This method will get invoked for each command received by the client. Continuing for the previous example, a command executor for the ParticipantEntryCommand might look as follows:

public class ParticipantEntryCommandHandler implements ICommandExecuter {

	public void execute(ICommand command) {
		ParticipantEntryCommand castedCommand = 
                     (ParticipantEntryCommand) command;
		//perform action based on the data in the command

Now the only remaining client-side step is to actually associate this command executor with the specific command type. The ClientPushCommandContext class is responsible for maintaining the command registry. Please view the JavaDoc for this class on information on the features this controller provides. Most notable there are two methods defined that every GWT Command Application will need to use:

public void registerExecuter(Class<? extends ICommand> commandClass,
                             ICommandExecuter handler);


public void deregisterExecuter(Class<? extends ICommand> commandClass,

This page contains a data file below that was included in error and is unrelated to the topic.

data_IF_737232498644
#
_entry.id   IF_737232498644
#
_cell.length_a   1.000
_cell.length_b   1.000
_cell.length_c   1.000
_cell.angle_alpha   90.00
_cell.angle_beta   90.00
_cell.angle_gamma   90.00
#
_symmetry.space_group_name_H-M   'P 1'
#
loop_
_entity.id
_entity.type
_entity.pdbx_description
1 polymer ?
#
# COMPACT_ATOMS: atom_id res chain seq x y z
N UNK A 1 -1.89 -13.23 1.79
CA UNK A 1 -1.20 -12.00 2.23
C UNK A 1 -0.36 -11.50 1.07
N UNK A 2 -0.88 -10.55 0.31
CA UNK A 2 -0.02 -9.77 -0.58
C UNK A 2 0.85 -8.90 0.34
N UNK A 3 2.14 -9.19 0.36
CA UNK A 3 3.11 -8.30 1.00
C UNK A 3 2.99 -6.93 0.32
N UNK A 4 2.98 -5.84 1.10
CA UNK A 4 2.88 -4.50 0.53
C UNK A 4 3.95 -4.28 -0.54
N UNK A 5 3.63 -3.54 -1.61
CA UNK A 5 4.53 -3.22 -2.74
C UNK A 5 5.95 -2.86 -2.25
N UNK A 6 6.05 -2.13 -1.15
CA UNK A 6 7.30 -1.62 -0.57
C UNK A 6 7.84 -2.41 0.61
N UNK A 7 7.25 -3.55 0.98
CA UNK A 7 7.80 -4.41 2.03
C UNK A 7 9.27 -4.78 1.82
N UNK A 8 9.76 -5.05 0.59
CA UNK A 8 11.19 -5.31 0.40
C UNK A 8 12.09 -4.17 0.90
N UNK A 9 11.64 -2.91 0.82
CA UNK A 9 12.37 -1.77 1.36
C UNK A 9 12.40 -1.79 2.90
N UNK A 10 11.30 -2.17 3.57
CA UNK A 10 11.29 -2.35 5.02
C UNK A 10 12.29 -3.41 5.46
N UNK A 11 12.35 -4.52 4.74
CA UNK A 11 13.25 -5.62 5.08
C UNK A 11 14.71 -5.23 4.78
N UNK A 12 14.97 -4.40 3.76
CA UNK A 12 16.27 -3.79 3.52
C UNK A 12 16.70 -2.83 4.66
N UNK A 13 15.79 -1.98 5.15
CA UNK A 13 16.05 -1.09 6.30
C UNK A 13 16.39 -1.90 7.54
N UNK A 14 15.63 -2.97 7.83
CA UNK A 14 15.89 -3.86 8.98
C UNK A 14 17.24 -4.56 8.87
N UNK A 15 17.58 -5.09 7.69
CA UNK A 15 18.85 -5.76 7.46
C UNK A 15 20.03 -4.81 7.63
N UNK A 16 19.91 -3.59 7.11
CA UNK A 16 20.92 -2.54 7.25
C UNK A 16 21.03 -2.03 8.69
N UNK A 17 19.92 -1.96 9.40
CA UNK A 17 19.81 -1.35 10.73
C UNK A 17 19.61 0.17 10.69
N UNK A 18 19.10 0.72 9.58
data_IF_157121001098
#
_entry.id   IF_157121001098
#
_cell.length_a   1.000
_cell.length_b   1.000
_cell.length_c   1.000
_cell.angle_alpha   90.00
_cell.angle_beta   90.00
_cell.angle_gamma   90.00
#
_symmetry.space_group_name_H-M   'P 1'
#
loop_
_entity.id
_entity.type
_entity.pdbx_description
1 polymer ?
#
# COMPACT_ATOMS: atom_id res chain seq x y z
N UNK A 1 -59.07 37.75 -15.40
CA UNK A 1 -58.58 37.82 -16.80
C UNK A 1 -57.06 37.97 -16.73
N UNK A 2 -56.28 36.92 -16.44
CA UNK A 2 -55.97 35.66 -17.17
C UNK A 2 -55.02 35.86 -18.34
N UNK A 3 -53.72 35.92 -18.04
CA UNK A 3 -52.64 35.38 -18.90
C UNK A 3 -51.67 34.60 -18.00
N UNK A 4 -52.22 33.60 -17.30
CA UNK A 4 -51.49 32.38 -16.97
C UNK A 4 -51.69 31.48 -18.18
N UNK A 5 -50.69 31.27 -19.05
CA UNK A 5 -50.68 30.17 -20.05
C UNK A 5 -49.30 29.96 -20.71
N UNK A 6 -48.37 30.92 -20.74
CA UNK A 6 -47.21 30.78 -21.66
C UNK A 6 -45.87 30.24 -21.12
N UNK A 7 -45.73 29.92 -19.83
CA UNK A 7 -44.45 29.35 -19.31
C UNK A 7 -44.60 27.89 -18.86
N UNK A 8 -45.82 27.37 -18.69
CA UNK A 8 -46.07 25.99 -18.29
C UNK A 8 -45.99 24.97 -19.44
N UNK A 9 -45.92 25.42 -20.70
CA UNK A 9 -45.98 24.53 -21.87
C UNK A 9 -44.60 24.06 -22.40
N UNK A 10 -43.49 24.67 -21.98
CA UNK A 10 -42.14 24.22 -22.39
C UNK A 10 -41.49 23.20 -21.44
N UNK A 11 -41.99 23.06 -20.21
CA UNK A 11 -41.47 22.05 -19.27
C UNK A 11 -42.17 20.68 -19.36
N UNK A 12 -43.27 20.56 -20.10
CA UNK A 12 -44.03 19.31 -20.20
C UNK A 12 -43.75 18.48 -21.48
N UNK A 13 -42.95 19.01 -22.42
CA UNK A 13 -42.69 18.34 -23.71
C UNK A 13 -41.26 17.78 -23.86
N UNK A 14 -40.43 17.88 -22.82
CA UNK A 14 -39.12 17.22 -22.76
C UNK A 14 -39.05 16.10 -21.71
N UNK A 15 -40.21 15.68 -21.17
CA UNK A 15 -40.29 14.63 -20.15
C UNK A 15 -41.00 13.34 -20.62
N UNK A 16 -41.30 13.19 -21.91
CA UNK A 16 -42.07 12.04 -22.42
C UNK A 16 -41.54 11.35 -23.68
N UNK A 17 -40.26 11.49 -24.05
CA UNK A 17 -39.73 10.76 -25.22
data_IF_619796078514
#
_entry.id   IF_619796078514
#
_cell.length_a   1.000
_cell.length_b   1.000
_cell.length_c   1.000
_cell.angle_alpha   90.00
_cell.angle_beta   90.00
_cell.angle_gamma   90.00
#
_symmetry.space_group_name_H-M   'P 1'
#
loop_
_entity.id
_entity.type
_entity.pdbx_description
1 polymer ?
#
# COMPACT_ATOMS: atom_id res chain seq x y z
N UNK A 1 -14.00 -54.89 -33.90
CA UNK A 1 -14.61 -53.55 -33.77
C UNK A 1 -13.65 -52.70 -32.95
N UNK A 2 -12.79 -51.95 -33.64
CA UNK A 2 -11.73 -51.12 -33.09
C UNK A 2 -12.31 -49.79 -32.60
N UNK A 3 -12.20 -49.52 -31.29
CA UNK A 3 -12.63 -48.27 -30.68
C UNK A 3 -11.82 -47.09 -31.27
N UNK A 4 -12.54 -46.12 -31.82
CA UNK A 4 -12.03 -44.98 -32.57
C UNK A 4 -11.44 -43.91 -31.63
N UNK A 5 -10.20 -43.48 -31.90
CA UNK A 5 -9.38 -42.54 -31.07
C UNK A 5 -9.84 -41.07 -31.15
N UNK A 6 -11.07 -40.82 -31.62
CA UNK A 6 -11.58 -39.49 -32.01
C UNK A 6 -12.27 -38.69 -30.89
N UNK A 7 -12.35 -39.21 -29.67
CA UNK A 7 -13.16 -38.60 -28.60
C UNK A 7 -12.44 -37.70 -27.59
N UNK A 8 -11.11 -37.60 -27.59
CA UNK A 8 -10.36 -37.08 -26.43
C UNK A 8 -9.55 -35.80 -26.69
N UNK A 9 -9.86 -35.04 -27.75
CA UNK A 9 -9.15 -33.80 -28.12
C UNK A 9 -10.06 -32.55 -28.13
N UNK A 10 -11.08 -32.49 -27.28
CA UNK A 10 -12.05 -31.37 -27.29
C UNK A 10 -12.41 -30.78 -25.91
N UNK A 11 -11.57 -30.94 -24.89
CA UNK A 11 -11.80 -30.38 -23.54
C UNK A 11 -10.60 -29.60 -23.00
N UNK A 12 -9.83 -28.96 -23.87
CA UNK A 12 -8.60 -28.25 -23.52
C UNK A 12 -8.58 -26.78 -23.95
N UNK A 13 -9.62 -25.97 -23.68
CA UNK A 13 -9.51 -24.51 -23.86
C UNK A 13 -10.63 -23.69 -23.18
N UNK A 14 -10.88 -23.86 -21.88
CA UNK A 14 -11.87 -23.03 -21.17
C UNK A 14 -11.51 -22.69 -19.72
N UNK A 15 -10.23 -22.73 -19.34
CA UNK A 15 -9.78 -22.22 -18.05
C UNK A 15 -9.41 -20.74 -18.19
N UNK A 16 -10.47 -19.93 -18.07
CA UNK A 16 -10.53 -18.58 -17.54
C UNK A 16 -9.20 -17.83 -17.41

Class< ? extends ICommandExecuter> handler)

To complete the previous example, the ParticipantEntryCommand can be registered to the ParticipantEntryCommandExecutor via the following line of code:

                         new ParticipantEntryCommandHandler());

As soon as the registerExecutor() method is used to tie a handler to a command, that handler will be called for any command of that class that is received.

Server-side APIs

The server side of the Command API is very simple. It consists of a singleton ServerPushCommandContext which is tied to the Servlet context. Commands can be created and queued into the ServerPushCommandContext, and they will be streamed to the appropriate clients.

The ServerPushCommandContext can be fetched via the ServerPushCommandContext.getInstance(ServletContext context) method.

The pushCommand() method can then be used to place a command on the queue.

for example:

    ParticipantEntryCommand command = new ParticipantEntryCommand();
                             pushCommand(command, getServletContext());


A tutorial on extending the example "Greeting" GWT application can be found here.